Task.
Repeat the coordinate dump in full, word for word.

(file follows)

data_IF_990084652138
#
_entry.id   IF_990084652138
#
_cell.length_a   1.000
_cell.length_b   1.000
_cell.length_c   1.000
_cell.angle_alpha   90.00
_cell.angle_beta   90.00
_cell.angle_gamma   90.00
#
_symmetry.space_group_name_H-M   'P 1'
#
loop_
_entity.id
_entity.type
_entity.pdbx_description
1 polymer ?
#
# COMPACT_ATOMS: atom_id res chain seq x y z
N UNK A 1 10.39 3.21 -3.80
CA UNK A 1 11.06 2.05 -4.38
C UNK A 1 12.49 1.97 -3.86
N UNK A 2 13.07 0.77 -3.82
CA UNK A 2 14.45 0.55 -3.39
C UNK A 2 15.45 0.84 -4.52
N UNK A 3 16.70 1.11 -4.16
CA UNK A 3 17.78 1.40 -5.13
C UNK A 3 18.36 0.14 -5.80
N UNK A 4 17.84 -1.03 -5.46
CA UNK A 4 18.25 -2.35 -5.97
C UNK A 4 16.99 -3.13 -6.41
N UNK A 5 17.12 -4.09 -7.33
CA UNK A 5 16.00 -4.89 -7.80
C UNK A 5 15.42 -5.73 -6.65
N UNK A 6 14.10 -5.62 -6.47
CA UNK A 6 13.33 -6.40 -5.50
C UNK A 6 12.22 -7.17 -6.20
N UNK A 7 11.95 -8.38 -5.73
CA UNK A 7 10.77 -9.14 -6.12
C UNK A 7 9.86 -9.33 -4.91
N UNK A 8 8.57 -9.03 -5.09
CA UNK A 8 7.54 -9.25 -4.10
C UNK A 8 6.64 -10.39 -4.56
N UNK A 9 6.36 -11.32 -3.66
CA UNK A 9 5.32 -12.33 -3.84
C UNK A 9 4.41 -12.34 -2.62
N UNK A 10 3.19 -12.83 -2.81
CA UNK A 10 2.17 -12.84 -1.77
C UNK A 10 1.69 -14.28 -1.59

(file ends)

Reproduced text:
data_IF_990084652138
#
_entry.id   IF_990084652138
#
_cell.length_a   1.000
_cell.length_b   1.000
_cell.length_c   1.000
_cell.angle_alpha   90.00
_cell.angle_beta   90.00
_cell.angle_gamma   90.00
#
_symmetry.space_group_name_H-M   'P 1'
#
loop_
_entity.id
_entity.type
_entity.pdbx_description
1 polymer ?
#
# COMPACT_ATOMS: atom_id res chain seq x y z
N UNK A 1 10.39 3.21 -3.80
CA UNK A 1 11.06 2.05 -4.38
C UNK A 1 12.49 1.97 -3.86
N UNK A 2 13.07 0.77 -3.82
CA UNK A 2 14.45 0.55 -3.39
C UNK A 2 15.45 0.84 -4.52
N UNK A 3 16.70 1.11 -4.16
CA UNK A 3 17.78 1.40 -5.13
C UNK A 3 18.36 0.14 -5.80
N UNK A 4 17.84 -1.03 -5.46
CA UNK A 4 18.25 -2.35 -5.97
C UNK A 4 16.99 -3.13 -6.41
N UNK A 5 17.12 -4.09 -7.33
CA UNK A 5 16.00 -4.89 -7.80
C UNK A 5 15.42 -5.73 -6.65
N UNK A 6 14.10 -5.62 -6.47
CA UNK A 6 13.33 -6.40 -5.50
C UNK A 6 12.22 -7.17 -6.20
N UNK A 7 11.95 -8.38 -5.73
CA UNK A 7 10.77 -9.14 -6.12
C UNK A 7 9.86 -9.33 -4.91
N UNK A 8 8.57 -9.03 -5.09
CA UNK A 8 7.54 -9.25 -4.10
C UNK A 8 6.64 -10.39 -4.56
N UNK A 9 6.36 -11.32 -3.66
CA UNK A 9 5.32 -12.33 -3.84
C UNK A 9 4.41 -12.34 -2.62
N UNK A 10 3.19 -12.83 -2.81
CA UNK A 10 2.17 -12.84 -1.77
C UNK A 10 1.69 -14.28 -1.59